Toronto Community Housing CityPlace Block 32: A case study in affordable urban infill development

150 Dan Leckie Way, 146 Fort York Boulevard, and 125 Queen’s Wharf Road, Toronto
Photo via The Globe and Mail
Photo via KPMB Architects

Background on Toronto Community Housing

Toronto has been a forest of cranes for the past few decades, with rapid growth in its core neighbourhoods transforming both the city’s skyline and residential character. After a nineties-era downturn in the property market, rising house and land values and a development-friendly environment led to the construction of over 200,000 condominium units between 2000 and 2017.

The benefits of all this construction have been unevenly distributed. Canada has few publicly-funded housing supports, and lacks major programs to incentivize private-market construction of affordable housing. Toronto itself has no inclusionary zoning, in-lieu fees, or affordable unit production mandates, meaning that the vast majority of units built have been market-rate. In 2018, Demographia ranked the city the 5th-most-expensive major housing market in the world.

A lucky few lower-income residents may find an affordable home in the city’s roughly 120,000 units of subsidized housing stock.1Page 39, Toronto Housing Market Analysis Roughly 60,000 units are owned and managed by the Toronto Community Housing Corporation, North America’s second-largest public housing agency by number of units after NYCHA. Much like its American counterparts, TCHC is struggling after decades of disinvestment. As of 2017, it faced a serious $1.6B repair and capital investment backlog.

CityPlace Block 32 Project Overview

Despite its structural issues, TCHC has found ways to benefit from the intense condo-centric development ecosystem in the city, working with private developers to rebuild social housing complexes and build brand-new affordable units elsewhere. TCHC’s CityPlace Block 32 project exemplifies the latter approach: an attractive high-rise building with modern amenities that blends into a neighbourhood of market-rate residential towers.

As built, Block 32 consists of 427 units spread across three connected buildings with distinct entrances:

  • 150 Dan Leckie Way, a 41-storey steel-and-concrete tower
  • 146 Fort York Boulevard, a 9-storey steel-and-concrete building and the southern half of the podium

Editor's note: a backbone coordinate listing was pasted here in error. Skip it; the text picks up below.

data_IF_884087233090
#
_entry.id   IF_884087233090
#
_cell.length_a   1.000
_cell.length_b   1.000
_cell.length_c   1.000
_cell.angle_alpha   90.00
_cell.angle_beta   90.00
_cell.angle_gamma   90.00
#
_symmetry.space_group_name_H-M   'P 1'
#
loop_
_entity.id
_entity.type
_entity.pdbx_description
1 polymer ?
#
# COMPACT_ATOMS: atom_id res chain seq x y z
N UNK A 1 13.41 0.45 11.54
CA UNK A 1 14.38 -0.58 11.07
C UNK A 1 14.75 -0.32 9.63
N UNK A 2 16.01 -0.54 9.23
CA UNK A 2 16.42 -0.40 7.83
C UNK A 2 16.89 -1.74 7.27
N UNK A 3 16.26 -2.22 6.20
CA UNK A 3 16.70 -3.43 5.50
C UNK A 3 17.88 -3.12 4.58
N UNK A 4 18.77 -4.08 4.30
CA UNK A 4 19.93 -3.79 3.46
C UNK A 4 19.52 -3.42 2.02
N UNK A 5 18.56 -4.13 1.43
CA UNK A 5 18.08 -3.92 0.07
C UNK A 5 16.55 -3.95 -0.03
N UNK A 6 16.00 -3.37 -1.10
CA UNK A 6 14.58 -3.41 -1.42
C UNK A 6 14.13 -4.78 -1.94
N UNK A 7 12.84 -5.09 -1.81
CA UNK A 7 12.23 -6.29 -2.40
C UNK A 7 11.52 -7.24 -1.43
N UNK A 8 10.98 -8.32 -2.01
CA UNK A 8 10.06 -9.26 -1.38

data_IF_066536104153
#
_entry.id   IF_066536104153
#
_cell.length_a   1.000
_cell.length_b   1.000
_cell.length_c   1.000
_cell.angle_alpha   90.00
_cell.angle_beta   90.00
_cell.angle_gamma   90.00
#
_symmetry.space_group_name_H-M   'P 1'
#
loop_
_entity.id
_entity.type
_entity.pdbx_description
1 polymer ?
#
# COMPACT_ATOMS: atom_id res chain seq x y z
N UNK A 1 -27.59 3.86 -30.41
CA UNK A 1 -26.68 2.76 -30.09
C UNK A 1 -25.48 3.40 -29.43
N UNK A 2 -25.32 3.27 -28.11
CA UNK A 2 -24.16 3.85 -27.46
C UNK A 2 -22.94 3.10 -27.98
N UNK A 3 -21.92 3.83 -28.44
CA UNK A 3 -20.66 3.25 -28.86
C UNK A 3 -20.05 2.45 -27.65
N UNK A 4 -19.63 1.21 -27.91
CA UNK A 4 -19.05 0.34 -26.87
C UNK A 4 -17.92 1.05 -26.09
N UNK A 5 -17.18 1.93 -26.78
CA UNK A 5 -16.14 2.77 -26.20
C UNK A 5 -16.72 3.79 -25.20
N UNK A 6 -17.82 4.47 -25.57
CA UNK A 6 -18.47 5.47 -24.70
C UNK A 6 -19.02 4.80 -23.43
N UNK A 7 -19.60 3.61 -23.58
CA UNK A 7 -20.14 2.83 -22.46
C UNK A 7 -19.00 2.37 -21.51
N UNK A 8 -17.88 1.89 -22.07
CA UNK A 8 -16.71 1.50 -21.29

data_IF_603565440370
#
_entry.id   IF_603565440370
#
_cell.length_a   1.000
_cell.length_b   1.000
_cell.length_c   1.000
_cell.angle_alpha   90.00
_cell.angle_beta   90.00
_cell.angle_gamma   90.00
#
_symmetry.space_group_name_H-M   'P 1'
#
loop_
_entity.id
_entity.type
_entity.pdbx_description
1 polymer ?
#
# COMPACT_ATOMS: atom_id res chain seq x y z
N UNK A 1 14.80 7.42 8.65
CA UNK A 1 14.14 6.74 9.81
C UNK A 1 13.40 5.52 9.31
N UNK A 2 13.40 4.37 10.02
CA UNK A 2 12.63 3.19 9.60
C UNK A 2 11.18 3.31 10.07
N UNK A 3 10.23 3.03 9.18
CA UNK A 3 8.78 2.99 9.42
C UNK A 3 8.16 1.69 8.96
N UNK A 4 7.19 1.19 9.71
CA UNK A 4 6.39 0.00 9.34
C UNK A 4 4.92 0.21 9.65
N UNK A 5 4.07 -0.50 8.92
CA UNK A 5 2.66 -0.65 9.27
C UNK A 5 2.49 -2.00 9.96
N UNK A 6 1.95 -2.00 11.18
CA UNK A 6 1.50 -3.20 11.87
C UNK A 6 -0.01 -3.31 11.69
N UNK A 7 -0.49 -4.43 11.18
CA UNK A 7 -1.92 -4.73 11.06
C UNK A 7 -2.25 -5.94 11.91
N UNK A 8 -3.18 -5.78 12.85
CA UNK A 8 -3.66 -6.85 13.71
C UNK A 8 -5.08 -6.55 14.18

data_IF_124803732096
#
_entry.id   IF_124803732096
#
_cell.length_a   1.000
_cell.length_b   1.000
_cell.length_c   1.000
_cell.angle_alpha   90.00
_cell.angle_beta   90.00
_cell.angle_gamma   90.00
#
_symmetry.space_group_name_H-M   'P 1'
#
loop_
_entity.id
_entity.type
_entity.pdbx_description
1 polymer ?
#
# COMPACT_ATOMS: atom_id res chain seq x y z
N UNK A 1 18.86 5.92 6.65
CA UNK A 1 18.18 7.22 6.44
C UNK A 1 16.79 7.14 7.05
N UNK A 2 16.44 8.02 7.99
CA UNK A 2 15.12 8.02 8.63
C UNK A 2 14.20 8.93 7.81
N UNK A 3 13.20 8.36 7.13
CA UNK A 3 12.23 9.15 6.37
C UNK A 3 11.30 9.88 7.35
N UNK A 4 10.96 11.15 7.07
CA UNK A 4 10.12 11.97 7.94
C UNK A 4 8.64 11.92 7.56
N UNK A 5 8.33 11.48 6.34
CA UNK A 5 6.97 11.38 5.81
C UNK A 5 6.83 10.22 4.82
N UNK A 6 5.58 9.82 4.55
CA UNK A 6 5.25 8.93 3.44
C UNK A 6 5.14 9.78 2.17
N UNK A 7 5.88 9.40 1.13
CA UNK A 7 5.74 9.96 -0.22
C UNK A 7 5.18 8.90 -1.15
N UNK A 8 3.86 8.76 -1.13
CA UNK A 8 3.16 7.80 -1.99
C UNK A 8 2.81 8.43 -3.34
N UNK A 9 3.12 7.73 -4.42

• 125 Queen’s Wharf Road, an 11-storey steel-and-concrete building and the northern half of the podium

Furthermore, around the building’s perimeter, 34 at-grade townhouse units have their own entrances.

Of the building’s 518,627 SF of gross indoor floor area:

  • 504,182 SF is residential 
  • 7,330 SF is indoor amenity space, including a community hall for meetings and social events, a community kitchen, a billiards and multi-purpose game room, a gardening room, and three laundry rooms—the largest one overlooking the outdoors
  • 7,115 SF is ground-floor retail, divided into 5 spaces; the largest is leased to Tim Horton’s, a fast food/coffee chain, with the remaining 4 leased at minimal cost to the Toronto Arts Council until 2020 to comply with city public art requirements

There is an additional 21,690 SF of outdoor amenity space, including rooftop community planters and an outdoor terrace with communal barbecues. However, the amenity spaces may have been too plentiful; TCHC notes that they were “over-designed” and that they faced “a challenge to manage the variety of amenities,” with the property manager “significantly restrict[ing] access.”2Page 5, Block 32 Project Completion Report Still, the amenity-rich site is worth noting.

Neighbourhood Context

Map labelled and coloured manually, from planning neighbourhood map

Block 32 began as a parcel of land in a disused railyard near the city’s downtown core and primary transit hub; in 1994, the city dedicated it for future affordable housing construction. The rest of the railyard has since been transformed into CityPlace, a collection of high-rise condos organized around public amenities, including the Fort York Historical Site, a Toronto Public Library branch, and Canoe Landing Park. A public school complex is being built.

CityPlace is fairly well-served by public transit, including the Bathurst, Harbourfront, and Spadina streetcar lines. The Gardiner Expressway, a major thoroughfare, passes through the area.

Block 32 is adjacent to a pedestrian bridge that connects the neighbourhood to King West, an office, retail, and entertainment district across the rail corridor to the north. Further east on Front Street, Toronto’s Financial District is one of its densest employment areas. Union Station, the city’s main commuter and intercity train station, is at its centre. Tourist and sporting venues are nearby. South is the Billy Bishop airport on Toronto Island, across the water from the Harbourfront cultural and park district.

The broader neighbourhood has a reputation as a rental-dominated area full of younger professionals, who tend to move out in later life stages given small units. Streets are dominated by chain retail, including grocery stores.

Design and Features

At the core of the building’s design is its target population: families. Unlike most of the towers surrounding Block 32, over 50% of its units have 3 or more bedrooms, with an average unit size in the building over 1,100 SF.3Page 5, Block 32 Project Completion Report

Many units are spread over two floors. In the podium, they are stacked to minimize the number of corridors required, as the section illustrates. This creates busier, more community-oriented hallways. The bright-orange 7th-floor corridor feeds three different levels of units, maximizing “eyes on the street” and collective exposure.

Common areas and amenities are centralized on the first floor of the building, maximizing outdoor views and access to all residents.

With units ranging from one to five bedrooms, format and layouts vary. Most embed a large foyer and storage space at the entry, helping define a unit.

TCHC does not make building-wide designs publicly available, but a City of Toronto case study on Block 32 shows the typical configurations of several podium units, as they relate to one another and the corridors.